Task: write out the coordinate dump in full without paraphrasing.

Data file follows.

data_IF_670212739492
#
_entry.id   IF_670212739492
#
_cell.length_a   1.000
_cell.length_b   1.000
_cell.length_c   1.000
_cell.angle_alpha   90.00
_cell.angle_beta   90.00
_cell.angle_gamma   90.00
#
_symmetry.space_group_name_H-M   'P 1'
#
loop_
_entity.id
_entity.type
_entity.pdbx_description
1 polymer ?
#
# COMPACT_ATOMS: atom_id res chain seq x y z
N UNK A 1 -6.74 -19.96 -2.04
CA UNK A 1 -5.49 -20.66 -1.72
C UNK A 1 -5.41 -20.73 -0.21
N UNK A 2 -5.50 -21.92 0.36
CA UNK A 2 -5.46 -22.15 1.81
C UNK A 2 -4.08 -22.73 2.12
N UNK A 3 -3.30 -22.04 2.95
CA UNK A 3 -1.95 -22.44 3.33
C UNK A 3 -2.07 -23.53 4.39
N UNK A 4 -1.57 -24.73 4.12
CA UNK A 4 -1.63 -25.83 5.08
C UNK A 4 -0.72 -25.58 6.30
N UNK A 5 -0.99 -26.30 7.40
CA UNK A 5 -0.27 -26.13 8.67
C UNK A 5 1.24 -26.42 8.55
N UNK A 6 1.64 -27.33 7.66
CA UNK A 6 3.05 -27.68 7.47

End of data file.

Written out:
data_IF_670212739492
#
_entry.id   IF_670212739492
#
_cell.length_a   1.000
_cell.length_b   1.000
_cell.length_c   1.000
_cell.angle_alpha   90.00
_cell.angle_beta   90.00
_cell.angle_gamma   90.00
#
_symmetry.space_group_name_H-M   'P 1'
#
loop_
_entity.id
_entity.type
_entity.pdbx_description
1 polymer ?
#
# COMPACT_ATOMS: atom_id res chain seq x y z
N UNK A 1 -6.74 -19.96 -2.04
CA UNK A 1 -5.49 -20.66 -1.72
C UNK A 1 -5.41 -20.73 -0.21
N UNK A 2 -5.50 -21.92 0.36
CA UNK A 2 -5.46 -22.15 1.81
C UNK A 2 -4.08 -22.73 2.12
N UNK A 3 -3.30 -22.04 2.95
CA UNK A 3 -1.95 -22.44 3.33
C UNK A 3 -2.07 -23.53 4.39
N UNK A 4 -1.57 -24.73 4.12
CA UNK A 4 -1.63 -25.83 5.08
C UNK A 4 -0.72 -25.58 6.30
N UNK A 5 -0.99 -26.30 7.40
CA UNK A 5 -0.27 -26.13 8.67
C UNK A 5 1.24 -26.42 8.55
N UNK A 6 1.64 -27.33 7.66
CA UNK A 6 3.05 -27.68 7.47